US lawmakers who have just returned from a trip to Ukraine are urging the Biden administration to take proactive steps to prevent further Russian aggression toward the country and to be prepared to place “extreme sanctions” on Moscow if it moves militarily against its neighbor.
Some of the lawmakers, part of a three-day bipartisan delegation, are recommending cutting off Russia from financial markets if it invades Ukraine. Other lawmakers say that in the meantime the administration should focus on deterrence, including messaging that makes clear “a lot of Russian boys will die on day one” and providing Ukraine with a significant enough boost in weapons supplies that the Russians think twice about invading at all.
“I learned that we have an important window in the next few weeks to deter further Russian aggression from happening, everything from a limited incursion to including a full-scale invasion,” Rep. Seth Moulton told CNN, based on his conversations on the ground. “The key thing is that we need to be more focused on preventing Russian action than responding to it.”
The Massachusetts Democrat and other lawmakers on the House Armed Services Committee met with US partners in Kiev to assess the situation as Russian troops have built up a massive presence along the Ukrainian border and Russian President Vladimir Putin continued a string of calls to world leaders — speaking to French President Emmanuel Macron and Finnish President Sauli Niinistö on Tuesday following his December 7 call with President Joe Biden — to repeat his demand for guarantees that the North Atlantic Treaty Organization will not expand to Ukraine or deploy weapons there.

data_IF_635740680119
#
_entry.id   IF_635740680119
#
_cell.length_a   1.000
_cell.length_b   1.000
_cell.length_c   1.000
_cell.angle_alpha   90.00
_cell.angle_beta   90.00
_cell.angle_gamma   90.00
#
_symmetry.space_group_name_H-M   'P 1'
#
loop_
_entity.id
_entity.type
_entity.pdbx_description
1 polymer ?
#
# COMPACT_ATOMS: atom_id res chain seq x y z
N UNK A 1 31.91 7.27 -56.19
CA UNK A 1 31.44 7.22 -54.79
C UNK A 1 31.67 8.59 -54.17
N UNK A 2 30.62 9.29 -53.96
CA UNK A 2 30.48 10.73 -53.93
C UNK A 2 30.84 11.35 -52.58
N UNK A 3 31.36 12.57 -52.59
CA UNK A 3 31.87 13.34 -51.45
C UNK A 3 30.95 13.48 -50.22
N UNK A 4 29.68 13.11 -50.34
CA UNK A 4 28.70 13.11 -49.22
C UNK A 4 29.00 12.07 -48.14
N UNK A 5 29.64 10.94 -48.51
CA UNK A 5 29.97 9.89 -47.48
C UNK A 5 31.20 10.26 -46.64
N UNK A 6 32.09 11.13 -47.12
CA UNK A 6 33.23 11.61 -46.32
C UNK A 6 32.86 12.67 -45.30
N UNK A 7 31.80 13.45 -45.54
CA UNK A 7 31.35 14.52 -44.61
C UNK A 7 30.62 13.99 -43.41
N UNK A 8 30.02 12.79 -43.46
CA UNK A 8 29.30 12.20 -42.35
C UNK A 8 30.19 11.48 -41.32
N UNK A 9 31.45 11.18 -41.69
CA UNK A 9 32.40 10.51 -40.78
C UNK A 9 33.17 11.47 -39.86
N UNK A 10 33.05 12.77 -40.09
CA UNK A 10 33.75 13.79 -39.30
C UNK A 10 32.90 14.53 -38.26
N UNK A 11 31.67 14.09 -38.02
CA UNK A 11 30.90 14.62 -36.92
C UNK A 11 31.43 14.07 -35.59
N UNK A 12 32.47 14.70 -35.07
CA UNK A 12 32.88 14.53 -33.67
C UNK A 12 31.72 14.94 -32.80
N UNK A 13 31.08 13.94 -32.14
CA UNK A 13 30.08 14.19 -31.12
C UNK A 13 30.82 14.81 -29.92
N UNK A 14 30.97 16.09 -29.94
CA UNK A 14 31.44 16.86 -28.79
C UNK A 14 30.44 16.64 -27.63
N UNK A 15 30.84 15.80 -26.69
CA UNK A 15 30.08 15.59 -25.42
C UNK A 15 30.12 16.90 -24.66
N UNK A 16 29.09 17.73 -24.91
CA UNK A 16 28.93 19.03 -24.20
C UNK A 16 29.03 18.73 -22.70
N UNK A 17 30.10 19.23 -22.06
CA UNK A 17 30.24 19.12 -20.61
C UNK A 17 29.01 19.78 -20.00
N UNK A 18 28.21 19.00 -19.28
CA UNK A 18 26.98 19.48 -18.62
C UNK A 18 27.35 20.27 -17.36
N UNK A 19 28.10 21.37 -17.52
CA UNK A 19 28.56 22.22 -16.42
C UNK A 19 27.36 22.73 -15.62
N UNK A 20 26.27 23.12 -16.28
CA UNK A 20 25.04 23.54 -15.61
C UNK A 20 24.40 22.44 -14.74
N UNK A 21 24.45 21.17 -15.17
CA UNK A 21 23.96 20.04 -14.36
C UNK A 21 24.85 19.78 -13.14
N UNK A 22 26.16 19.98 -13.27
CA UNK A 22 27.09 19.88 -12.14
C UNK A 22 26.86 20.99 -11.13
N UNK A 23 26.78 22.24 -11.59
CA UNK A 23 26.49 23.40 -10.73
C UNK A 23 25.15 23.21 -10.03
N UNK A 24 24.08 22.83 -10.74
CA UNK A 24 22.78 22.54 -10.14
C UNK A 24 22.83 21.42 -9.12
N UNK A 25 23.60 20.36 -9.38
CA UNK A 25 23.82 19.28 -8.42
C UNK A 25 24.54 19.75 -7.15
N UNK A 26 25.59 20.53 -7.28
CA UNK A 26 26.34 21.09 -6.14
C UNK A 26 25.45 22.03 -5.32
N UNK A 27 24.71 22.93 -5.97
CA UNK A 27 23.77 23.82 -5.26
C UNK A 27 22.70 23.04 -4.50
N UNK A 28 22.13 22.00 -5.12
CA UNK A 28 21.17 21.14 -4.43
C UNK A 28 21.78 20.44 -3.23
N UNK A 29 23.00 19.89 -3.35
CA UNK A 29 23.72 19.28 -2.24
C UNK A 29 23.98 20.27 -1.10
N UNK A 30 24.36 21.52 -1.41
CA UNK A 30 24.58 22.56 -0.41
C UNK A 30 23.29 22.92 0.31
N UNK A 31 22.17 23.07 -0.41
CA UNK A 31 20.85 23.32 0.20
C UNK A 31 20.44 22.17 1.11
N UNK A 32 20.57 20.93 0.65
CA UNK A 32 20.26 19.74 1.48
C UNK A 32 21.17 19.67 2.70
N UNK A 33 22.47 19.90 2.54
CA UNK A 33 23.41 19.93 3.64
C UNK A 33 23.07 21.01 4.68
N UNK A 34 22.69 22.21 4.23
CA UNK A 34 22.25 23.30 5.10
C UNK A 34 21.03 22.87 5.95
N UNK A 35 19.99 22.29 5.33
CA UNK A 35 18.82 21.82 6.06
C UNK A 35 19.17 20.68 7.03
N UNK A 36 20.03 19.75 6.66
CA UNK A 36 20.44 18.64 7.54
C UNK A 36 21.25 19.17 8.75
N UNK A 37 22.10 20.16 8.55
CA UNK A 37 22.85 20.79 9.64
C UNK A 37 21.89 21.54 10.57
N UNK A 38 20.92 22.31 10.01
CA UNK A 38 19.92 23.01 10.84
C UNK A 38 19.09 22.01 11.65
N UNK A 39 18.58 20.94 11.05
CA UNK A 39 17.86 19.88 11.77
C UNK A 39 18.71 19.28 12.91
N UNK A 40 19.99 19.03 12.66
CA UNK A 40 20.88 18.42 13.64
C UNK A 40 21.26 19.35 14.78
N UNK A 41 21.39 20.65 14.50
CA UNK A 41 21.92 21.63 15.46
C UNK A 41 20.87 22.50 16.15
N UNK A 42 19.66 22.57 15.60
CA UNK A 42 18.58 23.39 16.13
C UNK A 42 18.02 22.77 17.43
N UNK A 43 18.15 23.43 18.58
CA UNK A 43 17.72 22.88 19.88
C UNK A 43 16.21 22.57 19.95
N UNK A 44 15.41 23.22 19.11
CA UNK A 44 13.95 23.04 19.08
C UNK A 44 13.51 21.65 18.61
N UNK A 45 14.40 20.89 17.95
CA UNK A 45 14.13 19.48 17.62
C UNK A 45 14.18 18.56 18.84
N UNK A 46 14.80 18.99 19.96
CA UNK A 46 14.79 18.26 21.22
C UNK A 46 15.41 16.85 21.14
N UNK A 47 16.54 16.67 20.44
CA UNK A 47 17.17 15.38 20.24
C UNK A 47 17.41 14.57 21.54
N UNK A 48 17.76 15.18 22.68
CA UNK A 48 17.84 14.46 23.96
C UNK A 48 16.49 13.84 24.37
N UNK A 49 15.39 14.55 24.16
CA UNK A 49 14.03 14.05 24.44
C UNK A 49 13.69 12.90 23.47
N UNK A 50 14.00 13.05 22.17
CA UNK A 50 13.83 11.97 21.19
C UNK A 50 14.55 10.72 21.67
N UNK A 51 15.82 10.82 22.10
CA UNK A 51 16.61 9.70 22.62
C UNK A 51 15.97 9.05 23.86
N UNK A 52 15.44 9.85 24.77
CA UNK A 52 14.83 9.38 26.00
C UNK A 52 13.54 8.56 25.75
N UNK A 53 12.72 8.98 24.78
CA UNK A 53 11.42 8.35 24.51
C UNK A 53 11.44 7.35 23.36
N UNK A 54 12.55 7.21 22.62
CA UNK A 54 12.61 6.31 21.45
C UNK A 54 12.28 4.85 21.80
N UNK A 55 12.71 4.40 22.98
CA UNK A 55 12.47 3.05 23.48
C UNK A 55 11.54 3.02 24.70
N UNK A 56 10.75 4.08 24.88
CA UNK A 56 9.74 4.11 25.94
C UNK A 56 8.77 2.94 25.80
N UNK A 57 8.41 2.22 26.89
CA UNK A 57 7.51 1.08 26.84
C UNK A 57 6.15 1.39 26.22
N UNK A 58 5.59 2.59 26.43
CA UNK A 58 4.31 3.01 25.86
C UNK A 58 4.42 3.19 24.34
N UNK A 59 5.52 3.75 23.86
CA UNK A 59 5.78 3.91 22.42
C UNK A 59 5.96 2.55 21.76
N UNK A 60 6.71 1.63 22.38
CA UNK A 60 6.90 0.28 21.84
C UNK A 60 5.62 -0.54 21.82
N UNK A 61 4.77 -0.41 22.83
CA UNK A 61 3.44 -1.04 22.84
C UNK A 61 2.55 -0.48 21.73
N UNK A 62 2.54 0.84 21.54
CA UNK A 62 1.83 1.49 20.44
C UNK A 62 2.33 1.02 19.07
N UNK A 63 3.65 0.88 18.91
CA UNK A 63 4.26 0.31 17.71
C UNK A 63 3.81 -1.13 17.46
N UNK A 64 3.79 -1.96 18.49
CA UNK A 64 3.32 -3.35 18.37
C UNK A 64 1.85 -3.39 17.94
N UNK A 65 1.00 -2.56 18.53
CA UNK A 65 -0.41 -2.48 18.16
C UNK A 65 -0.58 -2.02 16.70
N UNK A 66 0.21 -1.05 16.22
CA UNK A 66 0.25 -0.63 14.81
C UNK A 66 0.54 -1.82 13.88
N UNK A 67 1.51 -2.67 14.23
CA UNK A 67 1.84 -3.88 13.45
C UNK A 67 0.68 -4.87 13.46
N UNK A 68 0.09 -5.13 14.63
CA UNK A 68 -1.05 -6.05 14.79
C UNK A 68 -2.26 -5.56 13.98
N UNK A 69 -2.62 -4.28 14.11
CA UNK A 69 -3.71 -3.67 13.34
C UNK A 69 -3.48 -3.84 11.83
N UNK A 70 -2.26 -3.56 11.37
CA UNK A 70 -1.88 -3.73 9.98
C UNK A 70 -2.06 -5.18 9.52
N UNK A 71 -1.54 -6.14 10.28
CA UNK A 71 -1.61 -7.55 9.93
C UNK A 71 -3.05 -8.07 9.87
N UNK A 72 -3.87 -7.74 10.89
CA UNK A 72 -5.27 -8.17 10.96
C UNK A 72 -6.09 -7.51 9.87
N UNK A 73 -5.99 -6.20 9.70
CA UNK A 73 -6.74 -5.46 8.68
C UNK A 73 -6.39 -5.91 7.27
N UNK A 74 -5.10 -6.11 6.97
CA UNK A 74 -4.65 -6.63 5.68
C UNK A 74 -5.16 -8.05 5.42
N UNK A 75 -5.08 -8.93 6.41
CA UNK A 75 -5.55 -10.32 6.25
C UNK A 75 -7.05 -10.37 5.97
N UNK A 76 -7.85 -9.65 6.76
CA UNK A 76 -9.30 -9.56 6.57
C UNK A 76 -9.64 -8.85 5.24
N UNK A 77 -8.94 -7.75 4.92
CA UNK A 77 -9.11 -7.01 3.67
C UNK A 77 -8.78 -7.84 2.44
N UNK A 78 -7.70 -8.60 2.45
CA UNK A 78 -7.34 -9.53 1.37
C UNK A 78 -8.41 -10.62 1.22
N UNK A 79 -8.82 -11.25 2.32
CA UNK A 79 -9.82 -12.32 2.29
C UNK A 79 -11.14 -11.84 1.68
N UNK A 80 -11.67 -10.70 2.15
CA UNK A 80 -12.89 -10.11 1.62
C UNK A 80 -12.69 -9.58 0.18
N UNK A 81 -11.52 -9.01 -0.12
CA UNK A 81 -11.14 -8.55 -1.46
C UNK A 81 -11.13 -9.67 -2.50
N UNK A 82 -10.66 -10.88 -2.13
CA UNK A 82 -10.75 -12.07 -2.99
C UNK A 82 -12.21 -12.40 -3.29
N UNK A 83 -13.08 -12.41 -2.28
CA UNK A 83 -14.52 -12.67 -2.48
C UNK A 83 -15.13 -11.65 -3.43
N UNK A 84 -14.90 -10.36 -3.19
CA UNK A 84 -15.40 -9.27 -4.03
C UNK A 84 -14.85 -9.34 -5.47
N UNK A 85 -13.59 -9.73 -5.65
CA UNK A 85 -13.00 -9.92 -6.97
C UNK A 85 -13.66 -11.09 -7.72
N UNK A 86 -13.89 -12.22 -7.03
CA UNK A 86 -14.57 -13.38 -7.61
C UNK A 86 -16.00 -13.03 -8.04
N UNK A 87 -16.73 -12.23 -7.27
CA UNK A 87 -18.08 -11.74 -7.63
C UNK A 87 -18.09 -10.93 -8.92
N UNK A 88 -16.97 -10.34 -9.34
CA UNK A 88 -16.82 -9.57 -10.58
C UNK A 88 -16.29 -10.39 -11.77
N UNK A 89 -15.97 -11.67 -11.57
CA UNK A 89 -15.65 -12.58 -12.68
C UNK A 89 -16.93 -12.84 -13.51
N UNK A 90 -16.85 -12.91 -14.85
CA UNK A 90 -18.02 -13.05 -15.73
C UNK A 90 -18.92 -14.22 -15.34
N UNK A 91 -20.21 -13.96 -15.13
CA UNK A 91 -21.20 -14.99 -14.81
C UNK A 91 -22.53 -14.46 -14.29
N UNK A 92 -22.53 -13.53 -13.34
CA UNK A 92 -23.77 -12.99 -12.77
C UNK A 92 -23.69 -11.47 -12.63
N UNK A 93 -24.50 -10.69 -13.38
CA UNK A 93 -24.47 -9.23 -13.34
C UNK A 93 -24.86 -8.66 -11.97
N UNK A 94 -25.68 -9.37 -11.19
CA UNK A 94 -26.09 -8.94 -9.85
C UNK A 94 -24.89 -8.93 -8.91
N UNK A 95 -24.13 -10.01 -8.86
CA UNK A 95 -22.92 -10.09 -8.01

The White House says Biden told Putin in the video call that the United States is prepared to launch strong economic measures should Russia invade — signaling that these new measures would pack a bigger punch than the sanctions issued in 2014 that failed to stop Russia from occupying Crimea. Biden said he had told the Russian leader the repercussions of an invasion would be like nothing Putin has ever seen before.
On Tuesday, Moulton told CNN he had sent a memo to the Biden administration urging it to take more proactive steps to prevent any further Russian aggression.
The memo gets into tactical details about further American weaponry that should be provided to Ukraine and how forces should be deployed. Moulton said he is also pressing administration officials to be more vocal — to Putin and directly to the Russian people — about how costly and bloody a Russian invasion of Ukraine would be.
Moulton was accompanied by Rep. Salud Carbajal, a Democrat from California; Rep. Mike Waltz, a Republican from Florida; Rep. Joe Wilson, a Republican from South Carolina; and Rep. Ruben Gallego, a Democrat from Arizona.
The lawmakers’ trip came as the top US diplomat for Europe also visited Kiev and used the opportunity to dispute claims that the United States would push Ukraine to make concessions to Russia.
“The notion that we would push Ukraine to make concessions in discussions and dialogue with Russia is pure disinformation and should be treated as such,” Assistant Secretary of State Karen Donfried said in a video message recorded in Kiev and tweeted by the US Embassy on Tuesday.
She said that message had been shared with Ukraine’s leaders and that “the truth” was that the US, Ukraine and NATO allies were “united” in their efforts to pursue diplomacy.